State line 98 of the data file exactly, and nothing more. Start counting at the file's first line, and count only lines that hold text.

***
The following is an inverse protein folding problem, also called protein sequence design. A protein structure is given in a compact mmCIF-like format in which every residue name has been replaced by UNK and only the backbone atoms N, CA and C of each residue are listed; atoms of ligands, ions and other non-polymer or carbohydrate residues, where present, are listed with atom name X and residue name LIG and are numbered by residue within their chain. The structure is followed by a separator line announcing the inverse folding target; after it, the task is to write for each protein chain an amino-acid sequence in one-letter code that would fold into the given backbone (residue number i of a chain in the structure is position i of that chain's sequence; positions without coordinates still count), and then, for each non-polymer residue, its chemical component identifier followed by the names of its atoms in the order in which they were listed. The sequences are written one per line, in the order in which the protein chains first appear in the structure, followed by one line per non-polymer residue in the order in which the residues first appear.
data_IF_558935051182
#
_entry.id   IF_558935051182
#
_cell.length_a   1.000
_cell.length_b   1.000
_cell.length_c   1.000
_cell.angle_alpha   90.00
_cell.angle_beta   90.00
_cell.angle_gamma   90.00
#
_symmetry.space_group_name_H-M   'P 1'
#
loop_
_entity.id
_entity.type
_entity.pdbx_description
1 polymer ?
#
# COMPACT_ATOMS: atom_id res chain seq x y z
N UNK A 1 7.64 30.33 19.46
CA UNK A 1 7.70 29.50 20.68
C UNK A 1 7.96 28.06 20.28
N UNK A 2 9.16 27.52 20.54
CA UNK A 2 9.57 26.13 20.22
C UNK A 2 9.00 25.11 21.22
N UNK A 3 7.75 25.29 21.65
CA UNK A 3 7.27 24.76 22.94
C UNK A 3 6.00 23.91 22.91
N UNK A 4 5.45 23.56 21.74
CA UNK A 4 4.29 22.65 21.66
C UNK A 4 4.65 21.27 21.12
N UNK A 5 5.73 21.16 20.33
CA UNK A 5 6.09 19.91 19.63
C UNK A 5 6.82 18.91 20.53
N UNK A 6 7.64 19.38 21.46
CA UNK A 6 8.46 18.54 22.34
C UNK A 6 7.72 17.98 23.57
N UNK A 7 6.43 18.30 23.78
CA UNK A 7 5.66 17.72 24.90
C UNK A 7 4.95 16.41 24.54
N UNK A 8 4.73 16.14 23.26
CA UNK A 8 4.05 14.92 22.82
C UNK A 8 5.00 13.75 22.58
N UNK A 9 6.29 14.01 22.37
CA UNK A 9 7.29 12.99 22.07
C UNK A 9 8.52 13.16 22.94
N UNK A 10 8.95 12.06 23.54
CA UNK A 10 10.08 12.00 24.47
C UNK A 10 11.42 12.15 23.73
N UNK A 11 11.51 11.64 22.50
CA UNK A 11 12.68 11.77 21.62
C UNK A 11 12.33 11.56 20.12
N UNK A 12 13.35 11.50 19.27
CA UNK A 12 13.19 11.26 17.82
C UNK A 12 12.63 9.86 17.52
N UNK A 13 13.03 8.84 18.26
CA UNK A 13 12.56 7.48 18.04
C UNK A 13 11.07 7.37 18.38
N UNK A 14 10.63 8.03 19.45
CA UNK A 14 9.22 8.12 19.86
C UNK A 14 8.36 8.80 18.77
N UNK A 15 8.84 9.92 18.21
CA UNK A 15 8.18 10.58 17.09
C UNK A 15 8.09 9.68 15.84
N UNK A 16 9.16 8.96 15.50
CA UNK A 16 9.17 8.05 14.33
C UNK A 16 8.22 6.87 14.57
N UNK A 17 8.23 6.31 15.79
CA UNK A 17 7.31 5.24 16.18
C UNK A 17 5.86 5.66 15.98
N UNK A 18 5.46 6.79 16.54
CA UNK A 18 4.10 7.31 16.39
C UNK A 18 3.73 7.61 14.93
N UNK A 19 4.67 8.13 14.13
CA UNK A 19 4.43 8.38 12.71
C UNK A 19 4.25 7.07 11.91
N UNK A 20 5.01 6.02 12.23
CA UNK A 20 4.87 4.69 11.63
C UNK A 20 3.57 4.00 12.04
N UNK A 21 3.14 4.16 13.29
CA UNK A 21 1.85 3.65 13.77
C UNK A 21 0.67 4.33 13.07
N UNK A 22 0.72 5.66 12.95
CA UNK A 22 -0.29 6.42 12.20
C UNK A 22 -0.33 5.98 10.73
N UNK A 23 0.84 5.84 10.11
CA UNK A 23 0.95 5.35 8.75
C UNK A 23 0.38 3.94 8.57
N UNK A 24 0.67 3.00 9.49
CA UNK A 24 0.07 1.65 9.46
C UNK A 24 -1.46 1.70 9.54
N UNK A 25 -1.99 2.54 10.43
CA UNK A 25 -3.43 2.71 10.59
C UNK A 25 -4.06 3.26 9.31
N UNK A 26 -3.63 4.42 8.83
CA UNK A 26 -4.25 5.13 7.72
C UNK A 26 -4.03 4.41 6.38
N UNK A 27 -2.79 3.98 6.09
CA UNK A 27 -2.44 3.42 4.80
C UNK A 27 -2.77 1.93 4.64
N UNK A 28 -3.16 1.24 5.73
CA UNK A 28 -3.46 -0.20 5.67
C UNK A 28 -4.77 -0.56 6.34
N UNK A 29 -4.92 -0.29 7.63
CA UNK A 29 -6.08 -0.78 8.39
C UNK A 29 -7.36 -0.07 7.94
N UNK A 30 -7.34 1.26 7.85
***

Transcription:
CA UNK A 26 -4.25 5.13 7.72